In the past year, the social realm has seen some significant changes with the introduction of Google Plus and the explosion of Pinterest. Both of these platforms happen to have strong image use tie-ins.
Of course to try to dominate the stream of the ever-present social media behemoth, Facebook, you need to use a lot of photos there, too.
With image use at the center of most every company’s social media strategy, have the lines begun to blur on the differences between platforms? Are we approaching a point of FacePlusTrest?
When I think about the percentage of my updates that are “shares” from another user vs. the updates that are original content I create, I can definitely say that the pendulum has steadily swung towards “shares” in the past 12 months.
The “pinnable image” from Pinterest is now regularly seen on Facebook and Google Plus. The notion of turning quotes into images and adding text to images, then sharing those images, and then hoping those images are repinned or shared over and over – creating the social media virality we all desire – has become standard social media operating procedure in a lot of ways.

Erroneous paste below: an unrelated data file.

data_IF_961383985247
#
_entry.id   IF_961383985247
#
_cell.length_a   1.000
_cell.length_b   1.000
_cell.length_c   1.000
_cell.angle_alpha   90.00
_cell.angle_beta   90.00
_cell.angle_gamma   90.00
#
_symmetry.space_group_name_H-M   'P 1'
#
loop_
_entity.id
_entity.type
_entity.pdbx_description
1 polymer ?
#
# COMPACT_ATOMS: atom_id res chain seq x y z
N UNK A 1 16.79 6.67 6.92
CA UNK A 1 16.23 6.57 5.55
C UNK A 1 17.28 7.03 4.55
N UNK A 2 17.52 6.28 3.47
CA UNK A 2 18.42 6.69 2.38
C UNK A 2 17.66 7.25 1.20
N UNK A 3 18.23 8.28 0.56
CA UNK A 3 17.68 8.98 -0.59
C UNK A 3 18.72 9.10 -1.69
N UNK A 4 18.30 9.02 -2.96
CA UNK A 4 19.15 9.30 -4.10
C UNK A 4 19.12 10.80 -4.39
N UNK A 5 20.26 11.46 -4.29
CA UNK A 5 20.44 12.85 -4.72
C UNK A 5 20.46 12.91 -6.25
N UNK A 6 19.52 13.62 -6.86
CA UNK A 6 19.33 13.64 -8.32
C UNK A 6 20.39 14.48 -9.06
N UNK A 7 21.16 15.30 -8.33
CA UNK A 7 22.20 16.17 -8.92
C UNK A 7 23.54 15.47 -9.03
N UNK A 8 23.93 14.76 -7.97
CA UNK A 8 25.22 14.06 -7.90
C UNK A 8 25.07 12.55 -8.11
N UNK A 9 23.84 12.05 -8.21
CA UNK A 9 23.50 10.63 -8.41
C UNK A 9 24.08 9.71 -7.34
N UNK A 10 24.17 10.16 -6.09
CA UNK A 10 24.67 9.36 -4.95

It is because of this marked increase in sharing others’ content that content curation has become a significant part of the job of those who manage social media accounts.
Content curation is a hard skill to teach and to learn, and often is best acquired simply through trial and error. What content will work best for your fans and your business is not going to be the same content that works best for the next business. That is true regardless of whether or not you created the content yourself.
You know your fans and customers the best, and should use that knowledge as your gauge for deciding what updates and images to share. And as soon as you spot a clever, witty, funny or smart image in your Google Plus stream? Try sharing it with those in your Circles and give this content curation thing a whirl.